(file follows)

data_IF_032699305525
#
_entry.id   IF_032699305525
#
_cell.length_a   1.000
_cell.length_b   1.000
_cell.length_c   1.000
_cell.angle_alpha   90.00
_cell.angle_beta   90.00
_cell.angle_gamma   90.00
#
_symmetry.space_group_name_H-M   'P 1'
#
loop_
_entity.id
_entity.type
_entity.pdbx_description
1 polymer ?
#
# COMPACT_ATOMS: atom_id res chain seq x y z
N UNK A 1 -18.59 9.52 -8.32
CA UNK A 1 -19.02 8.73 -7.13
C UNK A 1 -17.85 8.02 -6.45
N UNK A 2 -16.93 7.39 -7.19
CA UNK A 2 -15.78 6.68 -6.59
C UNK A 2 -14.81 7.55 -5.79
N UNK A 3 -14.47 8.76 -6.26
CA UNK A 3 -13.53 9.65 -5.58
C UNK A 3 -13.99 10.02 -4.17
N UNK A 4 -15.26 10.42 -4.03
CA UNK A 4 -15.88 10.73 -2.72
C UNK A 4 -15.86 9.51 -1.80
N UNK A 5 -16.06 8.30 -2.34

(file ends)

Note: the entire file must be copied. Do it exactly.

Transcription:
data_IF_032699305525
#
_entry.id   IF_032699305525
#
_cell.length_a   1.000
_cell.length_b   1.000
_cell.length_c   1.000
_cell.angle_alpha   90.00
_cell.angle_beta   90.00
_cell.angle_gamma   90.00
#
_symmetry.space_group_name_H-M   'P 1'
#
loop_
_entity.id
_entity.type
_entity.pdbx_description
1 polymer ?
#
# COMPACT_ATOMS: atom_id res chain seq x y z
N UNK A 1 -18.59 9.52 -8.32
CA UNK A 1 -19.02 8.73 -7.13
C UNK A 1 -17.85 8.02 -6.45
N UNK A 2 -16.93 7.39 -7.19
CA UNK A 2 -15.78 6.68 -6.59
C UNK A 2 -14.81 7.55 -5.79
N UNK A 3 -14.47 8.76 -6.26
CA UNK A 3 -13.53 9.65 -5.58
C UNK A 3 -13.99 10.02 -4.17
N UNK A 4 -15.26 10.42 -4.03
CA UNK A 4 -15.88 10.73 -2.72
C UNK A 4 -15.86 9.51 -1.80
N UNK A 5 -16.06 8.30 -2.34